It’s no secret: Legacy cards are absolutely on fire! Every single Legacy staple has been on a sudden kick higher in the past couple weeks, and it all started with a couple price bumps for dual lands and Ancient Tomb.
The trend has been unstoppable, and in many cases there doesn’t seem to be an end in sight. After all, when you look at last week’s top movers on mtgstocks.com, you find many Legacy movers in the mix. From Reserve List staple Volcanic Island to speculation target Food Chain, it seems every Legacy card that has seen play lately has also jumped in price.
When I first discovered this massive demand spike in Legacy prices, my first instinct was to track down any cheap copies of hot cards on the internet. Guess what? I didn’t find many. Turns out the speculation engine has accelerated its reaction time. Opportunities to buy cards as they spike are harder and harder to find.
I did manage to obtain a few MP/HP dual lands, as well as a couple foil Rest in Peace. But my success rate was far below 10%. Most of the time I looked for a hyped Legacy staple, none were available at the old prices.
Clearly it’s time to modify my strategy.
A Different Thought Process
When Star City Games increased their buy prices on Volcanic Island and Underground Sea many people reacted in a perceptive way. Rather than chase prices higher, the consensus in the MTG finance community was to pursue the dual lands which hadn’t yet spiked: Tropical Island being the primary target.
The logic being that the rest of the MTG universe may have focused so heavily on SCG’s targets that they momentarily neglected other duals. The idea had significant merit, and it’s no surprise that all other dual lands have risen significantly in price since. But now the opportunity is largely removed.
The strategy can be reapplied. With Legacy price increases on a tear, perhaps there are some solid targets that haven’t spiked as much but are likely to in the near future. They say rising water lifts all ships, and this is yet another situation where this phrase applies.
But we can’t just go and buy something obvious like Force of Will. It’s simply too obvious. The same goes for Wasteland. These have both already spiked to record highs! (although they may be pulling back slightly…)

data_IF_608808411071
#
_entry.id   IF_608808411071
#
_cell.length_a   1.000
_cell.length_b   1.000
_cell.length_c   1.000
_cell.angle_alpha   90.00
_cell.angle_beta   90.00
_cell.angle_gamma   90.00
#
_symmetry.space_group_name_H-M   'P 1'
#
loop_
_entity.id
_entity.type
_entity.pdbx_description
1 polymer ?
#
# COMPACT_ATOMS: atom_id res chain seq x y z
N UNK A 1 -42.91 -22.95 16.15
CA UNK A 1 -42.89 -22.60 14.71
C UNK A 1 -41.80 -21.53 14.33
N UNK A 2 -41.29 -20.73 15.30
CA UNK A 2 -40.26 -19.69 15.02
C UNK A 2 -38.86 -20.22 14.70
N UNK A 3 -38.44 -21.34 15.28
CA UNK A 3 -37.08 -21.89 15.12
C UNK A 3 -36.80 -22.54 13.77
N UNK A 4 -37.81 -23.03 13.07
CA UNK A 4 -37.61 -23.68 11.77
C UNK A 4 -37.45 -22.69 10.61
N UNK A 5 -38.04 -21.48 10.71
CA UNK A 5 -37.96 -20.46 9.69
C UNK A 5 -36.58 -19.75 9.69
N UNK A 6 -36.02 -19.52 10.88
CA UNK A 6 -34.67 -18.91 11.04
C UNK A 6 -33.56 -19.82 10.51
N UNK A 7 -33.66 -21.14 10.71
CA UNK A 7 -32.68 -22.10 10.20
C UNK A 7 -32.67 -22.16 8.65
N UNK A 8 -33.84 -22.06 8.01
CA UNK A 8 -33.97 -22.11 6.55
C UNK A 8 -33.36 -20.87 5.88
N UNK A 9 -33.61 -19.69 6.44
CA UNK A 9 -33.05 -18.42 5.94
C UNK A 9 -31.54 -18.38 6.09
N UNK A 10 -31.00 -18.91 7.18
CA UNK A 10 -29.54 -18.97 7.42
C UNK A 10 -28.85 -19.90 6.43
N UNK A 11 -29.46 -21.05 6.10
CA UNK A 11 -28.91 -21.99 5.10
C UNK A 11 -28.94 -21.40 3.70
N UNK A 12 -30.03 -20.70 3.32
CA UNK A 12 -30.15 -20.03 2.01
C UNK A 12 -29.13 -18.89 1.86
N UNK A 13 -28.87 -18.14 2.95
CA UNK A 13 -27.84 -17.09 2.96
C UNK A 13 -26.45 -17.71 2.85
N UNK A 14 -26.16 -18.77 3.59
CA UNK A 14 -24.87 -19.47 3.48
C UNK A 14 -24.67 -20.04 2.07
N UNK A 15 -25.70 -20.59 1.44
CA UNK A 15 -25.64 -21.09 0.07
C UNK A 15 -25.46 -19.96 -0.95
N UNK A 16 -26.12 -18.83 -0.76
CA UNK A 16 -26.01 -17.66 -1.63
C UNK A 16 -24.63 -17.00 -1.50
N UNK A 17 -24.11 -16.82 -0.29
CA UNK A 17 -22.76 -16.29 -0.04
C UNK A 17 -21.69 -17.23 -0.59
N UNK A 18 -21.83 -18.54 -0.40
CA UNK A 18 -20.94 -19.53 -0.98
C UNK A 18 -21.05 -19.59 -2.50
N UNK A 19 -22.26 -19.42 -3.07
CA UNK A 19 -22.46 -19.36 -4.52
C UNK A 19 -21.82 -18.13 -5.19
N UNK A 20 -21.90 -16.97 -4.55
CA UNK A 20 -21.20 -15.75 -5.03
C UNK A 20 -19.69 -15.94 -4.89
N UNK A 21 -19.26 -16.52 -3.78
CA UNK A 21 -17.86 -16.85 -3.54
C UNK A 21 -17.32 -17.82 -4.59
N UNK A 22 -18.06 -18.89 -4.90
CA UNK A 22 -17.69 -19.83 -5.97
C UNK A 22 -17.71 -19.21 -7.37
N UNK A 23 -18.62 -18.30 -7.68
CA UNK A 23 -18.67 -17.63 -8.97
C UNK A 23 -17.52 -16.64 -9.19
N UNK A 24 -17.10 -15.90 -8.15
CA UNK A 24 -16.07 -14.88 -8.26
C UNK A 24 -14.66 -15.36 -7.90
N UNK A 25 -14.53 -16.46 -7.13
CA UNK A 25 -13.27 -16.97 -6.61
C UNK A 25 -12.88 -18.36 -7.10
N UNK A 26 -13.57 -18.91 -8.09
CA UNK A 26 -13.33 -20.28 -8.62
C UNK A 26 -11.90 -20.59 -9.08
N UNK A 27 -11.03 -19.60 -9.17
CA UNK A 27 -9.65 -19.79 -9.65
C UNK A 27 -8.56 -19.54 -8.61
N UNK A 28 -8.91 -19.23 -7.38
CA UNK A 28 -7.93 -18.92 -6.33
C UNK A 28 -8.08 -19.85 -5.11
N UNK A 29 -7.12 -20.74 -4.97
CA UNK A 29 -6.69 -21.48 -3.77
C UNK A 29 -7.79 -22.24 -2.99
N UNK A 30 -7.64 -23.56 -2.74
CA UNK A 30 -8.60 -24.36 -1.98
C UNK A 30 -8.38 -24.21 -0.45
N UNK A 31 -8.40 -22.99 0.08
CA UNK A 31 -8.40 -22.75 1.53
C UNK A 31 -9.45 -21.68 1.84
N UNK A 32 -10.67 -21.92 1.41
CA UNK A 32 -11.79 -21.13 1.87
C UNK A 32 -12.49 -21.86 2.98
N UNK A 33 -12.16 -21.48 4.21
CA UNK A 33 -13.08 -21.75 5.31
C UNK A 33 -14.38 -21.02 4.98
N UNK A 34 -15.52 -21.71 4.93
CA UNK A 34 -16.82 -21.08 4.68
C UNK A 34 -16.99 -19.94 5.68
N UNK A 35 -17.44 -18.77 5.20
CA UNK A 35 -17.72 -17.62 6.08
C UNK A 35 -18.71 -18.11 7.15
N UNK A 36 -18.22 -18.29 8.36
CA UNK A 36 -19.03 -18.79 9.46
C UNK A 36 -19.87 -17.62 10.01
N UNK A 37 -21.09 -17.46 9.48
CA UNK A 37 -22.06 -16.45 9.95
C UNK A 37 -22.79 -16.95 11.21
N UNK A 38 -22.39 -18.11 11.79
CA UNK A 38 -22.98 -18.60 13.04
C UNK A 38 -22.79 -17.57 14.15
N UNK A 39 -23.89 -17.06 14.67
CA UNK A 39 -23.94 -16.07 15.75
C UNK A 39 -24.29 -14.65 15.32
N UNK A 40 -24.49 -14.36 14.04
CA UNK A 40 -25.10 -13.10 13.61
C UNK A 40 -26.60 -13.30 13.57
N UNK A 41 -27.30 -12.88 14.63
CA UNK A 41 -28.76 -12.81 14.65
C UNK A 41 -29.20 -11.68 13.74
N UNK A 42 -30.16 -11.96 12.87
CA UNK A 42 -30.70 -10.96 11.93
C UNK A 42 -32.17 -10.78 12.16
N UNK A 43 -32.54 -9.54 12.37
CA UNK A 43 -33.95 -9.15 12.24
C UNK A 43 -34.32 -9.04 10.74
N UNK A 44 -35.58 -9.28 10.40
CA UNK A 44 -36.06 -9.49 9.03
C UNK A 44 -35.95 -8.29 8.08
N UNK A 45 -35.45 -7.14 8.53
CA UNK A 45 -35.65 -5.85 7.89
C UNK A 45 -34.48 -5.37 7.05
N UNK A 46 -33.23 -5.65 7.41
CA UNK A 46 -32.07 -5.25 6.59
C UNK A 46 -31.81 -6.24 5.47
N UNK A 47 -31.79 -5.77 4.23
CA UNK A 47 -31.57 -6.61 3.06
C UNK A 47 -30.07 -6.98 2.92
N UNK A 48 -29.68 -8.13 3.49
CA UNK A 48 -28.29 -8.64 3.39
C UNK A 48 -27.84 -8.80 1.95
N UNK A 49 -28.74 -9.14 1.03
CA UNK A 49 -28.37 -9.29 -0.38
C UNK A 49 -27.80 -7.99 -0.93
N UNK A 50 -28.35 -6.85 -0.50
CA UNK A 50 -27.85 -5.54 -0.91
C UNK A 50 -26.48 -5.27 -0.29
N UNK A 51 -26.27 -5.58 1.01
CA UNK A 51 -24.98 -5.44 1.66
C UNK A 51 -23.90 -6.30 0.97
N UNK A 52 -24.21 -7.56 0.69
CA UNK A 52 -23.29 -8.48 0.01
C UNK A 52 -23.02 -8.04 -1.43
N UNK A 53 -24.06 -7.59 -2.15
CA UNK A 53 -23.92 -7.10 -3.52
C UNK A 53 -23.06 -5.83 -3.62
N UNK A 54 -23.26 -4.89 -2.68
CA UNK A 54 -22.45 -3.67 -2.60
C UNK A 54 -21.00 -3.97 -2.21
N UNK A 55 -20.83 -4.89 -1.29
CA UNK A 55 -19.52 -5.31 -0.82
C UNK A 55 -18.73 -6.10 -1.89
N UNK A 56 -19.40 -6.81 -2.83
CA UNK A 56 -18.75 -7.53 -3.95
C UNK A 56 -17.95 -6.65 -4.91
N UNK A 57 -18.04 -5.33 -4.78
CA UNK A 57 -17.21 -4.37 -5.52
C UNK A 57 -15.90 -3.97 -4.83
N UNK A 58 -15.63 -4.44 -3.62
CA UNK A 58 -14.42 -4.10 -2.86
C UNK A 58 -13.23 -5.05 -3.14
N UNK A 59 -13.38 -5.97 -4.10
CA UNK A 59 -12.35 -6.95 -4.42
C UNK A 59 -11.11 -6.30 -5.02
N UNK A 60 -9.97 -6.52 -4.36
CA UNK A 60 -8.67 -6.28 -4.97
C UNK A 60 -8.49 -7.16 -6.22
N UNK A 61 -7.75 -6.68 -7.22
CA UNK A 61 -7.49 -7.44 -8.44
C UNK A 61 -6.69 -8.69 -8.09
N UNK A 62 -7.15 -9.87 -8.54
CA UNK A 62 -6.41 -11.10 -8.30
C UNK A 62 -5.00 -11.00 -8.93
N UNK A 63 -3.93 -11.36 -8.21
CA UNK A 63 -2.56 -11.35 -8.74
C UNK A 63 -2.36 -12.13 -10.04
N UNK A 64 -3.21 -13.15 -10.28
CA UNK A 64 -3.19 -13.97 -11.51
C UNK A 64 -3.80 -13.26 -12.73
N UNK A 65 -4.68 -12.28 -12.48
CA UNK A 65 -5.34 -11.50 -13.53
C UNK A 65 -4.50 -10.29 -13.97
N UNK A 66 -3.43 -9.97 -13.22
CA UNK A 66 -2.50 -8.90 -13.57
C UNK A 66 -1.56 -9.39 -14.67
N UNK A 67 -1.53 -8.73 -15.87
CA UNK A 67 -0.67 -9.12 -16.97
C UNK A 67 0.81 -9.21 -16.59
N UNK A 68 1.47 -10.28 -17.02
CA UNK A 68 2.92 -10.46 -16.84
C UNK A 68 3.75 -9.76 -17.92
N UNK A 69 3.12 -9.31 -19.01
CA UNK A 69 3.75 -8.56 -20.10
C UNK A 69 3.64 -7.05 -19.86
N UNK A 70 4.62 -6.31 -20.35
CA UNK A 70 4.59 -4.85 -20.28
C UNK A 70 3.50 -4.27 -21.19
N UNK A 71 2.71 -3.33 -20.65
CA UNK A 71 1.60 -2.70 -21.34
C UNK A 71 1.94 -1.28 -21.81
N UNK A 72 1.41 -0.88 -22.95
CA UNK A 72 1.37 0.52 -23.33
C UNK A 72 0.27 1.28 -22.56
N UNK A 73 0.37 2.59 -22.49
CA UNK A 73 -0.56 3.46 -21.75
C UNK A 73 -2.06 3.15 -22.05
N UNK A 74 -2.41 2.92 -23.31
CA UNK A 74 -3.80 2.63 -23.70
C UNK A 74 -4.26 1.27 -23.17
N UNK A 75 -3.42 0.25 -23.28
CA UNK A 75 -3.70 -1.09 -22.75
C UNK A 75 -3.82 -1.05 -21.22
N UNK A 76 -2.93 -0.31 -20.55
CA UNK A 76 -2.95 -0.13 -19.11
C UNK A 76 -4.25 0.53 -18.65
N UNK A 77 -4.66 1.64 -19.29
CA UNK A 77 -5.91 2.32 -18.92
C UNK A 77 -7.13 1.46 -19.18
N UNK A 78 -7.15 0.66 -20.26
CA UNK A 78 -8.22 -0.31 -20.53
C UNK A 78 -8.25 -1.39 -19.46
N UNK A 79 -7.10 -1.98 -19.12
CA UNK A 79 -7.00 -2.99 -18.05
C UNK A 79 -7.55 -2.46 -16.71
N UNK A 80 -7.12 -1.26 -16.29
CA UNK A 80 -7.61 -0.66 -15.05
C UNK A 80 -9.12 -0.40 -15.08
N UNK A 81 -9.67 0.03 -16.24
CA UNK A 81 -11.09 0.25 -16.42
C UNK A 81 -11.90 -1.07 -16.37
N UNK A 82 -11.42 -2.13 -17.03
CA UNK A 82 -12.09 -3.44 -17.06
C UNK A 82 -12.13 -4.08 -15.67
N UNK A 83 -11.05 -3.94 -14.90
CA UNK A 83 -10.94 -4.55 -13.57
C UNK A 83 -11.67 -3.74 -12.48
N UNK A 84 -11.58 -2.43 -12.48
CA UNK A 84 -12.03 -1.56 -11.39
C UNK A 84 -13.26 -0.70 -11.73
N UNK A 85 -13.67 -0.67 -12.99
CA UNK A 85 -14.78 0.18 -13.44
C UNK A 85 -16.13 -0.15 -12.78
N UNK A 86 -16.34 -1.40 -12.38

To take advantage of this format-wide price increase, we’ll need to think a bit more outside the box. Perhaps there are some Legacy cards which are played a little bit less frequently, but are still recognized as staples nonetheless.
This is easier said than done. When even something obscure like foil Wear // Tear spikes to over $10, you know you’ll have to think very critically to find opportunities.
How about something like foil Delver of Secrets? There are a couple dozen copies of this foil on TCG Player, starting at around $10. How in the world is this card worth the same as foil Wear // Tear?! Sure, Wear // Tear was in the massively under-opened Dragon’s Maze as an uncommon and not common, but let’s be real here. Delver is played about twenty times more than the sideboard spell. Foil Delvers will eventually go higher.
Not into foils? How about Counterbalance? The card took a massive beating when Abrupt Decay was printed, for obvious reasons. But it would appear the uncounterable removal spell isn’t enough to prevent the Counter-Top combo from disrupting top tables at Legacy events. There were a full three Miracles decks in the Top 8 of SCG Charlotte a week ago.
Speaking of Miracles, what about Terminus?
The miracle board-sweeper is definitely a Legacy staple, yet the card is about one-fourth its peak price. When Terminus rotated out of Standard its price tanked. But it’s definitely bottoming now, and the future should yield steady upside as long as Miracles is a successful Legacy deck.
I really like trading for these, and while I don’t own many yet I think the time to acquire is now. These cards will only get older, and Avacyn Restored was another set that was just not opened enough.